Please report citation or reference errors to , or , if you are the registered author of the cited work, log in to your RePEc Author Service profile, click on "citations" and make appropriate adjustments.:
as in new window
  1. Fagerberg, Jan, 1994. "Technology and International Differences in Growth Rates," Journal of Economic Literature, American Economic Association, vol. 32(3), pages 1147-75, September.
  2. Barro, Robert J & Sala-i-Martin, Xavier, 1992. "Convergence," Journal of Political Economy, University of Chicago Press, vol. 100(2), pages 223-51, April.
  3. Paul M Romer, 1999. "Increasing Returns and Long-Run Growth," Levine's Working Paper Archive 2232, David K. Levine.
  4. Gouyette, Claudine & Neven, Damien J, 1994. "Regional Convergence in the European Community," CEPR Discussion Papers 914, C.E.P.R. Discussion Papers.
  5. Jan Fagerberg & Bart Verspagen & Marjolein Cani�ls, 1997. "Technology, Growth and Unemployment across European Regions," Regional Studies, Taylor & Francis Journals, vol. 31(5), pages 457-466.
  6. Robert J. Barro & Xavier Sala-i-Martin, 1991. "Convergence across States and Regions," Brookings Papers on Economic Activity, Economic Studies Program, The Brookings Institution, vol. 22(1), pages 107-182.
  7. Fagerberg, Jan, 1987. "A technology gap approach to why growth rates differ," Research Policy, Elsevier, vol. 16(2-4), pages 87-99, August.
  8. Verspagen, Bart & Maurseth, Per Botolf, 1998. "Knowledge Spillovers in Europe and its Consequences for Systems of Innovation," Eindhoven Center for Innovation Studies (ECIS) working paper series 98.1, Eindhoven Center for Innovation Studies (ECIS).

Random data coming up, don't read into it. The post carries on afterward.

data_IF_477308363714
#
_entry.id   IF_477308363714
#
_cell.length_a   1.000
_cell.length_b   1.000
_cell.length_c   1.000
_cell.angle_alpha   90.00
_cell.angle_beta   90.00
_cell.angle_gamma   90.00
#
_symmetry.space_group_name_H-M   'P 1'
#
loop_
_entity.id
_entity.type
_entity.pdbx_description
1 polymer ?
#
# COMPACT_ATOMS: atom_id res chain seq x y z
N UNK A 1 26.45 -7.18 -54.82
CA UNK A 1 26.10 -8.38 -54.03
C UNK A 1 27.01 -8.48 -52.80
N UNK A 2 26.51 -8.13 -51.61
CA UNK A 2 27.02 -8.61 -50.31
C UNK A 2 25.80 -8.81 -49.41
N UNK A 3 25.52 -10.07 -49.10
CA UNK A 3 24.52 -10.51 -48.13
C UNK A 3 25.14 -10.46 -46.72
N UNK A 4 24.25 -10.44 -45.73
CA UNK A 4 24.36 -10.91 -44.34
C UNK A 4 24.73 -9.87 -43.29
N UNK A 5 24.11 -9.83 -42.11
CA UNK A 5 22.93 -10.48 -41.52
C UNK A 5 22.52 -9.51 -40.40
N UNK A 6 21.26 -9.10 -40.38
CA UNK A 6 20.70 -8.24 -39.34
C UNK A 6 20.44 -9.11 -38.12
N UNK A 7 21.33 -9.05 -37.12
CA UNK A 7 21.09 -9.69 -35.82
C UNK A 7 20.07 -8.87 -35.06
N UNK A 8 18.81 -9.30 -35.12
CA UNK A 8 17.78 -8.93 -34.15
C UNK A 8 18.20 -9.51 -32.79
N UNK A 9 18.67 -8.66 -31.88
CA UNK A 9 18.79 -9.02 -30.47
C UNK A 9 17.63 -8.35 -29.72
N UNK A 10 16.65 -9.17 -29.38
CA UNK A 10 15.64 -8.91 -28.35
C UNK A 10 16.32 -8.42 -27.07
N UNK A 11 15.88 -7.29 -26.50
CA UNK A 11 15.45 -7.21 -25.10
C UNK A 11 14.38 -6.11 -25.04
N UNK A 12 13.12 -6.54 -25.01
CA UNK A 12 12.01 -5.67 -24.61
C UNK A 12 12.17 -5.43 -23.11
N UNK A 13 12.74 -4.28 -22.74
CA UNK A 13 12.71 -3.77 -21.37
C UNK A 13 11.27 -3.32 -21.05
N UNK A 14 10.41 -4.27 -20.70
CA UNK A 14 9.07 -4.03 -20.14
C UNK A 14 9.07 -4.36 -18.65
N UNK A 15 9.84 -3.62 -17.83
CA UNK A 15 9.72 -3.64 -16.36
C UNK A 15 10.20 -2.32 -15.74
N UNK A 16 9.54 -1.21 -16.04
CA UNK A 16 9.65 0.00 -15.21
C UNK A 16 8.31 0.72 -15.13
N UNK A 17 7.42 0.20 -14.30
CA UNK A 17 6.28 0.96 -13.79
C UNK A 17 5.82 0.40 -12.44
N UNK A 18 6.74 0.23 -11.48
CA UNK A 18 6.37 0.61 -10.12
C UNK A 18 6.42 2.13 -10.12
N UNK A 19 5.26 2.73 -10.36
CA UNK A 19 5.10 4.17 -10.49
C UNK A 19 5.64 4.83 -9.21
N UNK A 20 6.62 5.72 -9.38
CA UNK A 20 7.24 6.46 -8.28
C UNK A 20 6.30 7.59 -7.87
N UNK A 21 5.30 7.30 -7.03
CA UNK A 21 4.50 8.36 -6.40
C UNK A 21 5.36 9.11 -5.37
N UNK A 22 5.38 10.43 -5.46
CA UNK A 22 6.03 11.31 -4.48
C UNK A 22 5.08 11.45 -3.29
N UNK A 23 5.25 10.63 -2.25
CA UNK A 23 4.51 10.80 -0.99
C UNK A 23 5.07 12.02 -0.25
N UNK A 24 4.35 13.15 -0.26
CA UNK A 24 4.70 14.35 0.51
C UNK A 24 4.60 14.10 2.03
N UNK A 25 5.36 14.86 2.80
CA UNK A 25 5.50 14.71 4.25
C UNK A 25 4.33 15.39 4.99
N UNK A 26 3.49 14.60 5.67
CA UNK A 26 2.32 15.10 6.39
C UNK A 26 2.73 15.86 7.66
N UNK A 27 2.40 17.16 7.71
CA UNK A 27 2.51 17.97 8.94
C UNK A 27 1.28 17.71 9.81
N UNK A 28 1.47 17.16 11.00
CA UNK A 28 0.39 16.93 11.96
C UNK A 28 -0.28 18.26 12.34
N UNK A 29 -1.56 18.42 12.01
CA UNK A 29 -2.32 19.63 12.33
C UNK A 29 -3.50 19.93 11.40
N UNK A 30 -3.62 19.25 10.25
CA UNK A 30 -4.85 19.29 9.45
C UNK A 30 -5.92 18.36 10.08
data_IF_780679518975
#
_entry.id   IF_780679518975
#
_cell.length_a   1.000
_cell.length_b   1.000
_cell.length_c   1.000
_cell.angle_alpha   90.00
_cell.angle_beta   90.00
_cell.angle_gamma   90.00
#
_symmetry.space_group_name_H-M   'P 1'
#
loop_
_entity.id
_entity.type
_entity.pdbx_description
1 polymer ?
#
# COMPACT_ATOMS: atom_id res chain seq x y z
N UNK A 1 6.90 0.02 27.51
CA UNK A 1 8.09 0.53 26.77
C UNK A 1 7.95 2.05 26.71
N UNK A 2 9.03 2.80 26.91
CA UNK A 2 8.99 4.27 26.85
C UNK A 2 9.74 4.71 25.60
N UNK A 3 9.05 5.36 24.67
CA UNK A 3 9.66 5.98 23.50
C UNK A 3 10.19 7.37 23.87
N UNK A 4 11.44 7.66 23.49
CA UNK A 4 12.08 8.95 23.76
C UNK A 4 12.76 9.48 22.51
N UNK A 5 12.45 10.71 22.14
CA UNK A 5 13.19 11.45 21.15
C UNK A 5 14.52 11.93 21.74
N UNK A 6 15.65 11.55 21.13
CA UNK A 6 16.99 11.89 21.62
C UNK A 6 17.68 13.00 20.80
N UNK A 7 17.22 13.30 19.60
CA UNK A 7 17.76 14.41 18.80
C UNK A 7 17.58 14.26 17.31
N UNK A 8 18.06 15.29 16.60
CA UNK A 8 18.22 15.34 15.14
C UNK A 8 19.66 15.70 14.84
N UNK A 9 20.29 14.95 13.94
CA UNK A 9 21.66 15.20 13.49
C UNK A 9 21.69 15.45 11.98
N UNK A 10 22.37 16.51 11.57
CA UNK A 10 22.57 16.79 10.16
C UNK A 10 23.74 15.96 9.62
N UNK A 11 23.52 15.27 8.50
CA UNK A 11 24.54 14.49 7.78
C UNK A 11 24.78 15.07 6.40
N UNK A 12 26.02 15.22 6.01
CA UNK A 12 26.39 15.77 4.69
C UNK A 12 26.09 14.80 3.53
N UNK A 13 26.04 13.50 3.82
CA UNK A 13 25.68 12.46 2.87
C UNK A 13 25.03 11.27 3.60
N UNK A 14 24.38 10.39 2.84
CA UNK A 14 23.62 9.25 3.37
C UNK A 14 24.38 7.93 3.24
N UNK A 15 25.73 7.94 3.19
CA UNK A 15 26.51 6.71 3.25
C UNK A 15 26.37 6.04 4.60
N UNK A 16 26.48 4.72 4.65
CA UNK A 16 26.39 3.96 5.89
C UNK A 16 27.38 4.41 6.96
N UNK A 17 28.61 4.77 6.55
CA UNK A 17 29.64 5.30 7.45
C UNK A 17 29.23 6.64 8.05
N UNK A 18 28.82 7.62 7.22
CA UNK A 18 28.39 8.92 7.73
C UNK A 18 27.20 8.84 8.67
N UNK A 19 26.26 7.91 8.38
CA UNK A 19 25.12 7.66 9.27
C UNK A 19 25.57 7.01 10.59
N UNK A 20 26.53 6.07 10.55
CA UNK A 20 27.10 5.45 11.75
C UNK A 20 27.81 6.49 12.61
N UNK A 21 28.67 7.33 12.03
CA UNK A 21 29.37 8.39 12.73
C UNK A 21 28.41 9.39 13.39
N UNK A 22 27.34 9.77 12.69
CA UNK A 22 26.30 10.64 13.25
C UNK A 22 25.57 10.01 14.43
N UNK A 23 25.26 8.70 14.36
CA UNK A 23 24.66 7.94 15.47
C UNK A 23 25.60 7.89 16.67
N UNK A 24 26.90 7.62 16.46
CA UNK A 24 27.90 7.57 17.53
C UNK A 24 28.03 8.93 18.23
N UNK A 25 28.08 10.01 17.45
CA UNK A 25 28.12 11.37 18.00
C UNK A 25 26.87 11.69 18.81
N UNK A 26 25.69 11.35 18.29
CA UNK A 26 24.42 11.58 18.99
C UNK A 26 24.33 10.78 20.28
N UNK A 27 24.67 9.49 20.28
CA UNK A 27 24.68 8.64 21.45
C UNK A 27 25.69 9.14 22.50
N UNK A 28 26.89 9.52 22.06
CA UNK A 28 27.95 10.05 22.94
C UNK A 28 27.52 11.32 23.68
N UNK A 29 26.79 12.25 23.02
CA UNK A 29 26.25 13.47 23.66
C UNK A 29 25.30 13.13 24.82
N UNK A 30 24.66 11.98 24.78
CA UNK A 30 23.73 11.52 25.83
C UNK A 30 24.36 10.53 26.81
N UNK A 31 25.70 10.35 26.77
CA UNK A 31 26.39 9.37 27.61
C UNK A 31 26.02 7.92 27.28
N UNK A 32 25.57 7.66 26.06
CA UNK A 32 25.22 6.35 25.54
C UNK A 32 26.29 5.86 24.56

9. Aadne Cappelen & Jan Fagerberg & Bart Verspagen, 1999. "Lack of regional convergence," Working Papers Archives 1999001, Centre for Technology, Innovation and Culture, University of Oslo.
Full references (including those not matched with items on IDEAS)

Citations

Lists

This item is not listed on Wikipedia, on a reading list or among the top items on IDEAS.

Statistics

Access and download statistics

Corrections

When requesting a correction, please mention this item's handle: RePEc:ise:isegwp:wp122005. See general information about how to correct material in RePEc.

For technical questions regarding this item, or to correct its authors, title, abstract, bibliographic or download information, contact: (Vitor Escaria).

If you have authored this item and are not yet registered with RePEc, we encourage you to do it here. This allows to link your profile to this item. It also allows you to accept potential citations to this item that we are uncertain about.

If references are entirely missing, you can add them using this form.

If the full references list an item that is present in RePEc, but the system did not link to it, you can help with this form.

If you know of missing items citing this one, you can help us creating those links by adding the relevant references in the same way as above, for each refering item. If you are a registered author of this item, you may also want to check the "citations" tab in your profile, as there may be some citations waiting for confirmation.

Please note that corrections may take a couple of weeks to filter through the various RePEc services.